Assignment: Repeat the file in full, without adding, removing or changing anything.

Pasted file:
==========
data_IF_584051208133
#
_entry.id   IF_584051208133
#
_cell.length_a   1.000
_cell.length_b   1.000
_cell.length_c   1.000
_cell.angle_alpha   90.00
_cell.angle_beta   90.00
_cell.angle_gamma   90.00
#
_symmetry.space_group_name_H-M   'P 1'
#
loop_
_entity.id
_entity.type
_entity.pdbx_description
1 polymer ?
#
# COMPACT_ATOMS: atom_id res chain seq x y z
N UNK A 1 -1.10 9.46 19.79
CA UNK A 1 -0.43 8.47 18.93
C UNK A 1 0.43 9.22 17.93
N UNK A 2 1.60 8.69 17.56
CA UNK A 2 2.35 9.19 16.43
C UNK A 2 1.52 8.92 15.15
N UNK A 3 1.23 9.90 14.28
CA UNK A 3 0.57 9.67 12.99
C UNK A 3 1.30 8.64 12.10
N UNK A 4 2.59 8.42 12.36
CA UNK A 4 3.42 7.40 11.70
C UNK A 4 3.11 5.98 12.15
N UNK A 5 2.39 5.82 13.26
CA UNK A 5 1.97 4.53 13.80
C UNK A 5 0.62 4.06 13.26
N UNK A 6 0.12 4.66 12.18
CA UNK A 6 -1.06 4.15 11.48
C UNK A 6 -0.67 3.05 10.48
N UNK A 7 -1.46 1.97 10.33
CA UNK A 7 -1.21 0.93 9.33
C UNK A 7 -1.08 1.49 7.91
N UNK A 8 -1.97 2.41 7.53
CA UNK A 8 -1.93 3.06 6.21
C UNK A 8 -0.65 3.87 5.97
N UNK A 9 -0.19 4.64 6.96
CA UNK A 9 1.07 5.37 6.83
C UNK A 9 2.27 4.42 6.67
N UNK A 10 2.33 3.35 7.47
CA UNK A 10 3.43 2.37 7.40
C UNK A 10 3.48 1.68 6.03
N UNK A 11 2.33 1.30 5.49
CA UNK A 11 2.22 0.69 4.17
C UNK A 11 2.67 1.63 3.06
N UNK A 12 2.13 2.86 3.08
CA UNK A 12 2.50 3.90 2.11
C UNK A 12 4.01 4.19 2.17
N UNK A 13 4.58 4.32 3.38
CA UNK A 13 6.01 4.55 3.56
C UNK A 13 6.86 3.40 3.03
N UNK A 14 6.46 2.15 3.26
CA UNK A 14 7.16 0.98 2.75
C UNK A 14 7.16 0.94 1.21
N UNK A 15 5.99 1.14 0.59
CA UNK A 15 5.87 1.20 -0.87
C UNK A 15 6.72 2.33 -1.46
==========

data_IF_584051208133
#
_entry.id   IF_584051208133
#
_cell.length_a   1.000
_cell.length_b   1.000
_cell.length_c   1.000
_cell.angle_alpha   90.00
_cell.angle_beta   90.00
_cell.angle_gamma   90.00
#
_symmetry.space_group_name_H-M   'P 1'
#
loop_
_entity.id
_entity.type
_entity.pdbx_description
1 polymer ?
#
# COMPACT_ATOMS: atom_id res chain seq x y z
N UNK A 1 -1.10 9.46 19.79
CA UNK A 1 -0.43 8.47 18.93
C UNK A 1 0.43 9.22 17.93
N UNK A 2 1.60 8.69 17.56
CA UNK A 2 2.35 9.19 16.43
C UNK A 2 1.52 8.92 15.15
N UNK A 3 1.23 9.90 14.28
CA UNK A 3 0.57 9.67 12.99
C UNK A 3 1.30 8.64 12.10
N UNK A 4 2.59 8.42 12.36
CA UNK A 4 3.42 7.40 11.70
C UNK A 4 3.11 5.98 12.15
N UNK A 5 2.39 5.82 13.26
CA UNK A 5 1.97 4.53 13.80
C UNK A 5 0.62 4.06 13.26
N UNK A 6 0.12 4.66 12.18
CA UNK A 6 -1.06 4.15 11.48
C UNK A 6 -0.67 3.05 10.48
N UNK A 7 -1.46 1.97 10.33
CA UNK A 7 -1.21 0.93 9.33
C UNK A 7 -1.08 1.49 7.91
N UNK A 8 -1.97 2.41 7.53
CA UNK A 8 -1.93 3.06 6.21
C UNK A 8 -0.65 3.87 5.97
N UNK A 9 -0.19 4.64 6.96
CA UNK A 9 1.07 5.37 6.83
C UNK A 9 2.27 4.42 6.67
N UNK A 10 2.33 3.35 7.47
CA UNK A 10 3.43 2.37 7.40
C UNK A 10 3.48 1.68 6.03
N UNK A 11 2.33 1.30 5.49
CA UNK A 11 2.22 0.69 4.17
C UNK A 11 2.67 1.63 3.06
N UNK A 12 2.13 2.86 3.08
CA UNK A 12 2.50 3.90 2.11
C UNK A 12 4.01 4.19 2.17
N UNK A 13 4.58 4.32 3.38
CA UNK A 13 6.01 4.55 3.56
C UNK A 13 6.86 3.40 3.03
N UNK A 14 6.46 2.15 3.26
CA UNK A 14 7.16 0.98 2.75
C UNK A 14 7.16 0.94 1.21
N UNK A 15 5.99 1.14 0.59
CA UNK A 15 5.87 1.20 -0.87
C UNK A 15 6.72 2.33 -1.46